Researchers have discovered that the mystery ship had been carrying thousands of ceramics. /Photo via The Field Museum
Archaeologists at the Field Museum in Chicago found evidence that a shipwreck off the coast of Indonesia a century older than previously thought, which was revealed by an 800-year-old "made in China" label.
A study published on Wednesday in the Journal of Archaeological Science: Reports, showed that the shipwreck may have occurred earlier than the late 1200s, as early as 1162.
Centuries ago, a ship sank in the Java Sea along the ancient Marine Silk Road. Its wooden hull disintegrated over time, leaving only a treasure trove of cargo. The ship had been carrying thousands of ceramics and luxury goods for trade, and they remained on the ocean floor until the 1980s when the wreck was discovered by fishermen.
The new study showed that the equivalent of a "Made in China" label on a piece of pottery helped archaeologists reevaluate when the ship went down and how it fits in with China's history.
"Initial investigations in the 1990s dated the shipwreck to the mid- to late 13th century, but we've found evidence that it's probably a century older than that," said Lisa Niziolek, an archaeologist at the Field Museum and the paper's lead author.
"Eight hundred years ago, someone put a label on these ceramics that essentially says 'Made in China,' because of the particular place mentioned, we're able to date this shipwreck better," said Niziolek.
The ship was carrying ceramics marked with an inscription that might indicate they were made in Jianning Fu, a government district in China, but after the invasion of the Mongols around 1278, the area was reclassified as Jianning Lu, according to the study.
This Chinese inscription mentions a location, Jianning Fu, that dates from AD 1162 to 1278. /Photo via The Field Museum, by Geti Jacovickas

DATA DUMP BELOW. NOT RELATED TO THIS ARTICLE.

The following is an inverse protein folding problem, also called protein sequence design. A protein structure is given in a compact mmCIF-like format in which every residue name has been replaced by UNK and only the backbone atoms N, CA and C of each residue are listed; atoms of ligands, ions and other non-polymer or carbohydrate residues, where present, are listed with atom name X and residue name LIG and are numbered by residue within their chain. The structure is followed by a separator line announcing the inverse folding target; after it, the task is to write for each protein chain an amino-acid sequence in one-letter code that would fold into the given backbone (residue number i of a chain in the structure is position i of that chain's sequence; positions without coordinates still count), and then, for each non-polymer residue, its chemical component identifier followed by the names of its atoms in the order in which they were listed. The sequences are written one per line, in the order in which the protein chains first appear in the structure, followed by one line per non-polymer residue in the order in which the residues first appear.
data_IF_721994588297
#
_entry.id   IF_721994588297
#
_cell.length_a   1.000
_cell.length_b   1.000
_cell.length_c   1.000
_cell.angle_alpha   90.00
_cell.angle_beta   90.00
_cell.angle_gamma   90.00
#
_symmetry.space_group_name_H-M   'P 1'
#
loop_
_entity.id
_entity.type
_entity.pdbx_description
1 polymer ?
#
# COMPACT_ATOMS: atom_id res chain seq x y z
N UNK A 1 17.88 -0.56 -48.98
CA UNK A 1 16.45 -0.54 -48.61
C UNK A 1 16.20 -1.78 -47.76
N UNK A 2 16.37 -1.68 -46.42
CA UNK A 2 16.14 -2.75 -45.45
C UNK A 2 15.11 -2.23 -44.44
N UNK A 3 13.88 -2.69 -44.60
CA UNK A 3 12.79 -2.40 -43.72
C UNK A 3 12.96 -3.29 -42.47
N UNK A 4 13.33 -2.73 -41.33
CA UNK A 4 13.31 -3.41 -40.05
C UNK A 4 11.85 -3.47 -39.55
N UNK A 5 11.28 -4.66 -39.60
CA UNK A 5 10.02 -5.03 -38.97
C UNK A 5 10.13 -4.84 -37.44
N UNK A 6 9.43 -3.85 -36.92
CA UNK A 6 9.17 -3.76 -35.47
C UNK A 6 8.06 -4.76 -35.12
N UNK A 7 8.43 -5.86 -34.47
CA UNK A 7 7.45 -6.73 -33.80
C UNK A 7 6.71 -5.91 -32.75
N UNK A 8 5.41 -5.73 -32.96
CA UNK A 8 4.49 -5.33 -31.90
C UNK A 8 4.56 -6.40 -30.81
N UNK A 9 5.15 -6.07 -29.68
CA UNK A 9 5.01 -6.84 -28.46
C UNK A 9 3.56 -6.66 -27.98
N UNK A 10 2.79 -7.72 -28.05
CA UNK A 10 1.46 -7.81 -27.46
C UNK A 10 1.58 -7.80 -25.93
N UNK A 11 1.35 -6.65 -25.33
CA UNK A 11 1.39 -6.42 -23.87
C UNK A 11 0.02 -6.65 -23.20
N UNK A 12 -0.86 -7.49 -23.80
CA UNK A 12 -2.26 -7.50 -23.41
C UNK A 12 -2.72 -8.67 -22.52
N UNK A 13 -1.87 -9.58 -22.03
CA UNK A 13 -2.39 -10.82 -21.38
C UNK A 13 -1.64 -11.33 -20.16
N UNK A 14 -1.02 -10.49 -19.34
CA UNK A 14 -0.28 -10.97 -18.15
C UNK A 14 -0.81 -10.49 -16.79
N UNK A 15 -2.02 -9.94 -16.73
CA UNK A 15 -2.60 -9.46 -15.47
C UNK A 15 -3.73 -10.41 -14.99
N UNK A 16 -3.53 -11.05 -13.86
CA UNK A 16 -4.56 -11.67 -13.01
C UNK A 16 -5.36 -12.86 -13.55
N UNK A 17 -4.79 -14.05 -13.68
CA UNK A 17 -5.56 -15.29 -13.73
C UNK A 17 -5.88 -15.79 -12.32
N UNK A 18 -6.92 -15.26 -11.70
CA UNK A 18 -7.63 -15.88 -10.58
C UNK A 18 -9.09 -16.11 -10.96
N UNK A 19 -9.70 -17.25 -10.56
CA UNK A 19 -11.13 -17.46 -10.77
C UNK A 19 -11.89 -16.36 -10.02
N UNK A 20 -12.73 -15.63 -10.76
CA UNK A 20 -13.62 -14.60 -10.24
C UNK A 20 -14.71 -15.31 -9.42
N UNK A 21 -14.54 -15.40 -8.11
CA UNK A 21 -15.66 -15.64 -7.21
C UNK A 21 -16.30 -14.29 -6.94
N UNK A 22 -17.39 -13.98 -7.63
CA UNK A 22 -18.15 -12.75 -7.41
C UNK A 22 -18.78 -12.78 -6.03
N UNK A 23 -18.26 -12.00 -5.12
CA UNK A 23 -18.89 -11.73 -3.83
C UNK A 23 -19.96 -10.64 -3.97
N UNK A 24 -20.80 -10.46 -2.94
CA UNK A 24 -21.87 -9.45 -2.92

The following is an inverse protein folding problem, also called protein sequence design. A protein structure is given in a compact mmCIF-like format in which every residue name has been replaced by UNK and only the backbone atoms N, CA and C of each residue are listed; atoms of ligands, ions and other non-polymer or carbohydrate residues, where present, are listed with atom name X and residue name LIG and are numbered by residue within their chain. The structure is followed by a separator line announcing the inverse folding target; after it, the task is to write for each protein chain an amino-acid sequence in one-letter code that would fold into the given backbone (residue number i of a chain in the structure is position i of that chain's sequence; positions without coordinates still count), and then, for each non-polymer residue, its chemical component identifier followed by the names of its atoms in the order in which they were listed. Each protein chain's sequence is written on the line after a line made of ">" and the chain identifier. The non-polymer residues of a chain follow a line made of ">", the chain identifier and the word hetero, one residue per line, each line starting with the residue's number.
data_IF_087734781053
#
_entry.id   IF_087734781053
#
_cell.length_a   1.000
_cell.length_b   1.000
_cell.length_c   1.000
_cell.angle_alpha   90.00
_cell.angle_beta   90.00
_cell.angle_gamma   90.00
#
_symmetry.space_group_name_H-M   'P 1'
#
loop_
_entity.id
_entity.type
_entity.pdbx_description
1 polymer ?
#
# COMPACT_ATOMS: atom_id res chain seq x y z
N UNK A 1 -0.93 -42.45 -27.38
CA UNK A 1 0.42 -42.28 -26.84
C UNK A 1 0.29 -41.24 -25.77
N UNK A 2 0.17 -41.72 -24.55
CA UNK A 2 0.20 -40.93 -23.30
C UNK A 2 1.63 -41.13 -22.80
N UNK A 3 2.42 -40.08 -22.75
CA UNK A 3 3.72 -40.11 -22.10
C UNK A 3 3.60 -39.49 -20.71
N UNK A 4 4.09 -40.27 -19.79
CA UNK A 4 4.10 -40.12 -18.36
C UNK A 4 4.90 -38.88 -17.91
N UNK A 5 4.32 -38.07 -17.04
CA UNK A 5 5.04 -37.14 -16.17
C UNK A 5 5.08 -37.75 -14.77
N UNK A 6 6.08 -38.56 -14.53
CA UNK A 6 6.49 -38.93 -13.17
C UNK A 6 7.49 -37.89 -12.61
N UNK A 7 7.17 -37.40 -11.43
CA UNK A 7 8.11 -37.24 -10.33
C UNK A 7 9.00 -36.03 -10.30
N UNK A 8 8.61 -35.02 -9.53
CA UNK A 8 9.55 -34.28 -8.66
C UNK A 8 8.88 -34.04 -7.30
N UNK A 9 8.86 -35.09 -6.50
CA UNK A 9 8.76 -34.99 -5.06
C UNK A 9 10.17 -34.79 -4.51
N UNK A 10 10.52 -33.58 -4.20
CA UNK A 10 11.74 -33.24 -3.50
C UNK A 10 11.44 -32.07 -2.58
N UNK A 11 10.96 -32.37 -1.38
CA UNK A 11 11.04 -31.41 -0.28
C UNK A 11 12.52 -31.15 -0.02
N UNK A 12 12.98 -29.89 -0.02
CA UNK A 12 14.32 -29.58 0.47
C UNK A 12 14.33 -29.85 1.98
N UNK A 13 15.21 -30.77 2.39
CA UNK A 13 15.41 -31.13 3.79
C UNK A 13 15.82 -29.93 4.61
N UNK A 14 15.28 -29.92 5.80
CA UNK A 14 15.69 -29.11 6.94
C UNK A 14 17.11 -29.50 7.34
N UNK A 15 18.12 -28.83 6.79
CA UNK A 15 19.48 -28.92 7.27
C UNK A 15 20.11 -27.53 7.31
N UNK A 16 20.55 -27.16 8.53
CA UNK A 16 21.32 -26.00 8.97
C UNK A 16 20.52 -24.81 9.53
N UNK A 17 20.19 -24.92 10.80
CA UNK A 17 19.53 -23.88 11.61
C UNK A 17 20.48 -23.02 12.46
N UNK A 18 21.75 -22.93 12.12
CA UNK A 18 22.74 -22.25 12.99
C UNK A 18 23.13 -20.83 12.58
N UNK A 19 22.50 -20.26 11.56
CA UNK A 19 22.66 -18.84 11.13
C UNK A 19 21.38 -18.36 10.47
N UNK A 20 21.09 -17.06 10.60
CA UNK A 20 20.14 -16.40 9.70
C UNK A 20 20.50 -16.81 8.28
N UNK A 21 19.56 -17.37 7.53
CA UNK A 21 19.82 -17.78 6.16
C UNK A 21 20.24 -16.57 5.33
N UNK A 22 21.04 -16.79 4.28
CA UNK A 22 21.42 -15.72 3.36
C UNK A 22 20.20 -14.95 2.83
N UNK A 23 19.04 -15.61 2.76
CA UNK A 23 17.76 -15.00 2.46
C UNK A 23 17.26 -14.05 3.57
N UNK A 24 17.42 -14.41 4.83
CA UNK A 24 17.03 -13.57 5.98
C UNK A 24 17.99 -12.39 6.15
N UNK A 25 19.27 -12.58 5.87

Niziolek suggested the likelihood of a ship in the later "Jianning Lu" days carrying old pottery with the outdated name is slim.
"There were probably about a hundred thousand pieces of ceramics onboard. It seems unlikely a merchant would have paid to store those for long prior to shipment. They were probably made not long before the ship sank," said Niziolek.
In addition, ceramics weren't the only cargo onboard. The ship was also carrying elephant tusks for use in medicine or art and sweet-smelling resin for use in incense or for caulking ships. Both of these materials were critical to re-dating the wreck.
Scientists can use the amount of C-14 in a sample to determine how old it is. This analysis, known as radiocarbon dating, had been done decades ago and pointed to the shipwreck being about 700-750 years old.
However, analytical techniques have improved, and the scientists wanted to see if the date held. The amount of decayed carbon found in the resins and tusks revealed that the cargo was older than previously thought.
When taken together with the place name inscribed on the ceramics, stylistic analysis of ceramics from known time periods, the researchers concluded that the shipwreck was indeed older than previously thought: somewhere in the neighborhood of 800 years old.
"We had suspected that based on inscriptions on the ceramics and conversations with colleagues in China and Japan, and it was great to have all these different types of data coming together to support it," said Niziolek.
The fact that the Java Sea Shipwreck happened 800 years ago instead of 700 years ago is a big deal for archaeologists.
"This was a time when Chinese merchants became more active in maritime trade, more reliant upon oversea routes than on the overland Silk Road," said Niziolek. "The shipwreck occurred at a time of important transition."
The Java Sea Shipwreck may have carried more than 100,000 ceramics. Of the 12,000 excavated, more than 6,000 are at The Field Museum, and another half of them went to the Indonesian government.